The results of the study offer valuable insights into how PUFAs bind to ASICs. However, when considered in light of existing functional knowledge, it suggests that a reevaluation of how these lipids, which act as low-affinity ligands, interact with and influence ion channels may be necessary. Both ASIC1a and ASIC3 are known to be regulated by AA (Klipp and Bankston, 2022; Smith et al., 2007). In both cases, the pH dependence of activation is shifted toward the basic side, and the rate of desensitization is slowed. The concentration range in which AA affects each isoform is also similar. However, the study’s results found a completely different occupancy pattern for each isoform. Additionally, the details of the interaction seem to be different as well. The authors found a stable salt bridge formed between the arginine at position 68 of ASIC3 and the carboxyl head group of AA, which is not present in ASIC1a, where this residue is a phenylalanine. Despite this difference, the head group still occupies the same general area at the top of TM1.
We often assume that ligands bind tightly to a coordinated array of interactions and that if two isoforms bind the same ligand at the same position then the interactions are most likely conserved. However, it seems possible that the interaction between the carboxyl head of AA and the top of TM1 is more loosely coordinated. The negative charge of the lipid’s head group, previously shown to be critical, may interact with the positively charged top of TM1. Together with interactions formed by the tail, shown to be important both here and previously, these interactions provide enough energy for the lipid to bind in this general region (Klipp and Bankston, 2022).
So then where does the potentiation of the channel arise from? Interestingly, even though binding of the lipids favors channel opening, simulations of both the resting and open structures showed no state-dependent differences in the occupancy or average interaction duration for any of the residues posited to be involved in the binding interface. Although it does not have high occupancy, there is a notable state-dependent variation in the interaction duration for R63 (R64 in rat). This residue was previously mutated in a study that eliminated the effect of DHA in both rat ASIC3 and rat ASIC1a (Klipp and Bankston, 2022). It is possible that the binding interfaces identified in this work secure the lipid in place, allowing for a series of state-dependent contacts that are the primary drivers of the change in channel gating. This would align with the previous observation that AG potentiated ASIC3 in the rat R64Q mutant background (Klipp and Bankston, 2022). It seems plausible that AG is loosely coordinated in the same region but may make different state-dependent contacts that alter channel function.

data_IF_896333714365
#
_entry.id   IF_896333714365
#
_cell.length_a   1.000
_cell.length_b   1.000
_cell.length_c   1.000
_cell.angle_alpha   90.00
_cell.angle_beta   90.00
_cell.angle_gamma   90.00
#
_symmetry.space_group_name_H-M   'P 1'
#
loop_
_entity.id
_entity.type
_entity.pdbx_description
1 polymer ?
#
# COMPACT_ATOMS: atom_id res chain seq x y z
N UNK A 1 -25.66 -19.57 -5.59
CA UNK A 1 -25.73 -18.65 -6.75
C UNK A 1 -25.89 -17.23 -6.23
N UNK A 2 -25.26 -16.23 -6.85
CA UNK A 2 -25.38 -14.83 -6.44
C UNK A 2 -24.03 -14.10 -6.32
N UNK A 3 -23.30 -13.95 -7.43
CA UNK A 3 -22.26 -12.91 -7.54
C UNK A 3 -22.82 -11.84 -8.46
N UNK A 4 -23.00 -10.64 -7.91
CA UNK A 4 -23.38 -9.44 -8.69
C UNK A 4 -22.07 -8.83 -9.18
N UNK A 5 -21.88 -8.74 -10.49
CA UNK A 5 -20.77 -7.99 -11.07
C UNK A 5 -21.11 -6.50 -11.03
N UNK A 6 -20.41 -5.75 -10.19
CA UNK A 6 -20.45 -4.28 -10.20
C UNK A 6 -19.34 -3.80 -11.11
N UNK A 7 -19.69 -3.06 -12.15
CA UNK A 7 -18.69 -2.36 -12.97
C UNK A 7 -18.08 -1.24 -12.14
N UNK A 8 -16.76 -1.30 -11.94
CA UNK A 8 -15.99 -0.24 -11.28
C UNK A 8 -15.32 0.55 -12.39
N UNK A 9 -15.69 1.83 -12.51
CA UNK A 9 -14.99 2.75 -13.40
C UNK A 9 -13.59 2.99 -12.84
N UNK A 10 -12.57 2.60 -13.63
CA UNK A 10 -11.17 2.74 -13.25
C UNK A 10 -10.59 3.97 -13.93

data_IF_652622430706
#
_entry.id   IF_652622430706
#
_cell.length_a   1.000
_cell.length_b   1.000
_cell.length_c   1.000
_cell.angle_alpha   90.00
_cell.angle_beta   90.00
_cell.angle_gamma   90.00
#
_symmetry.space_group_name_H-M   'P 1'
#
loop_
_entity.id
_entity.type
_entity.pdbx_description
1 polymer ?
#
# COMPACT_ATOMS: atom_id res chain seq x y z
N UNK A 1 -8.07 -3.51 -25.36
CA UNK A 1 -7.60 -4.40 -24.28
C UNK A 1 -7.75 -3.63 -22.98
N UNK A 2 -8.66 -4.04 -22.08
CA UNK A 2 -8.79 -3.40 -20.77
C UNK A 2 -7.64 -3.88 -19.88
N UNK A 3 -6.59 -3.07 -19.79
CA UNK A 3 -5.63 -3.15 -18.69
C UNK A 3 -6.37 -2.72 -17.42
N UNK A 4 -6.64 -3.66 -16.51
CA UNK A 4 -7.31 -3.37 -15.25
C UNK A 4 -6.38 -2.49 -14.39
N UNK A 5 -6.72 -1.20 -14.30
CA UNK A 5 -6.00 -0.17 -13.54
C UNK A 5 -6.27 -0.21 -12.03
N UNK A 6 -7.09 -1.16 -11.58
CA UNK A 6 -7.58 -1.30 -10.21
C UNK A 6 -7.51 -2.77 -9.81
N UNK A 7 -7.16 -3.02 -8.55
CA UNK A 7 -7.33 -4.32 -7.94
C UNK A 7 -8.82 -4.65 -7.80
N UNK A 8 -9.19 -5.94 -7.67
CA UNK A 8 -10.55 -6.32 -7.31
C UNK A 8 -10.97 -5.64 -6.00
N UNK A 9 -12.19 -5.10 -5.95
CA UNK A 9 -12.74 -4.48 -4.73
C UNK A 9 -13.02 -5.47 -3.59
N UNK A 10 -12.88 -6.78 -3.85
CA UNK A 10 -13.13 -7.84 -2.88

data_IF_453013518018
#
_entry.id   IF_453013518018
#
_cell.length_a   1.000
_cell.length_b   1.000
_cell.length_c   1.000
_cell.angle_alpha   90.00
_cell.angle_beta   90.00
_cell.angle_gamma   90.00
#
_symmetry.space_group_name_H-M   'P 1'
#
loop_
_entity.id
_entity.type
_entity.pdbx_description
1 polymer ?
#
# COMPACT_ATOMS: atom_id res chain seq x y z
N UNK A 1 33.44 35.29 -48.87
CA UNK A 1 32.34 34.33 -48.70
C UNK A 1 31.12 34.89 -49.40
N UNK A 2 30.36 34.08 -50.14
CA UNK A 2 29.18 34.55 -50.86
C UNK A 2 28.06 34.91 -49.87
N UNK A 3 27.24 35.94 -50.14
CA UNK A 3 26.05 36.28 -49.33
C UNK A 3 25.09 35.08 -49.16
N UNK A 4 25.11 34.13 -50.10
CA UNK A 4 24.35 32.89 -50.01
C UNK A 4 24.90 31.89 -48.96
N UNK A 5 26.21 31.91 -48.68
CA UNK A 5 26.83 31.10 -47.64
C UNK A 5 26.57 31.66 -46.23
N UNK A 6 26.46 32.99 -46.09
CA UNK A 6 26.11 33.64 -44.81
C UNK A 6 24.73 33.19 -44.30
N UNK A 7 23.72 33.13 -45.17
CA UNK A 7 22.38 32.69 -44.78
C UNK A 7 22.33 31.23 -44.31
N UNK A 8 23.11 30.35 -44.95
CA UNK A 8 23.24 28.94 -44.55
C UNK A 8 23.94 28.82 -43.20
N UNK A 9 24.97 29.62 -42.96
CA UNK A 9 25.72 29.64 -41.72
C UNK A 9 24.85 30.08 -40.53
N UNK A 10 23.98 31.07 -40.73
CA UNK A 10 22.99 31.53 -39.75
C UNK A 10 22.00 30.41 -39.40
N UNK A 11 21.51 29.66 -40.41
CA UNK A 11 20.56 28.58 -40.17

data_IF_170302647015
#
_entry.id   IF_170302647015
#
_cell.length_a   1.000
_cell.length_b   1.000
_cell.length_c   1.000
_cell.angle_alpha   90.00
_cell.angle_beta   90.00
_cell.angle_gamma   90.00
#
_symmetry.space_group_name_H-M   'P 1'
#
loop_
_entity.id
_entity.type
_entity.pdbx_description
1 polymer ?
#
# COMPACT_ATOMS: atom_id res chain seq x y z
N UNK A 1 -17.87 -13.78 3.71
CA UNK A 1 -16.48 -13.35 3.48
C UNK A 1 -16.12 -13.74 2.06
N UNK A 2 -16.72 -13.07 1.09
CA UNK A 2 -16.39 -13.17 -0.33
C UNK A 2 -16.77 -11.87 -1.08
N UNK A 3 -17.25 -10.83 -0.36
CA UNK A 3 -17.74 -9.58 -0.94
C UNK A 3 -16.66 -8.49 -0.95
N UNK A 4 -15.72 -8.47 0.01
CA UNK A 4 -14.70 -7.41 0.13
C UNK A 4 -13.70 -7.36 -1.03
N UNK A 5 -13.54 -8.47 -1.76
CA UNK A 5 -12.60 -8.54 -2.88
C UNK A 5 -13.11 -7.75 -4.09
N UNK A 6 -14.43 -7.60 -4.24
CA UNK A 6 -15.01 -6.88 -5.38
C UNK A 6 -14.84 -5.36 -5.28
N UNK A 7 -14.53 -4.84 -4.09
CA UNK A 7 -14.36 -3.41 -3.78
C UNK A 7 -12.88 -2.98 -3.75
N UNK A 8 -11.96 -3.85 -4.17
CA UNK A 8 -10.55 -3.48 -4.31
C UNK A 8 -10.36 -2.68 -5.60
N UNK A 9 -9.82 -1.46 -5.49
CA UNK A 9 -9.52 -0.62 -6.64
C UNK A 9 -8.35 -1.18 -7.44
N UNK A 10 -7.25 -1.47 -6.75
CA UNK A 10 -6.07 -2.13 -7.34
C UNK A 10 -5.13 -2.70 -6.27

Most excitingly, this work provides a number of important and testable hypotheses and again shows the potential synergy between atomistic simulations and patch-clamp experiments. One would predict that mutation of these high-occupancy sites might reduce AA binding and thus the AA effect on the channel. It would also be critical to use atomistic simulations to look at other types of lipids such as LPC and N-acyl amino acids. A combined approach of simulation and patch-clamp experiments could help determine which residues are involved in binding and which ones may be involved in conformational changes that result in changes in gating.
Patch-clamp experiments cannot directly measure lipid binding, and atomistic simulations cannot simulate events on the time scale of ion channel conformational changes. However, by using these methods together, it is possible to describe both structurally and functionally how lipids affect ASIC function. More generally, thorough understanding of the binding and effects of lipids on an ion channel like ASIC could help us understand the fundamental properties of lipid-channel interactions, discover lipids that can distinguish between different ion channels, and even design new ion channel modulators targeted at these important ligand binding sites.
Christopher J. Lingle served as editor.
This paper was supported by a grant from the National Institute of General Medicine (R35GM137912).
The authors declare no competing financial interests.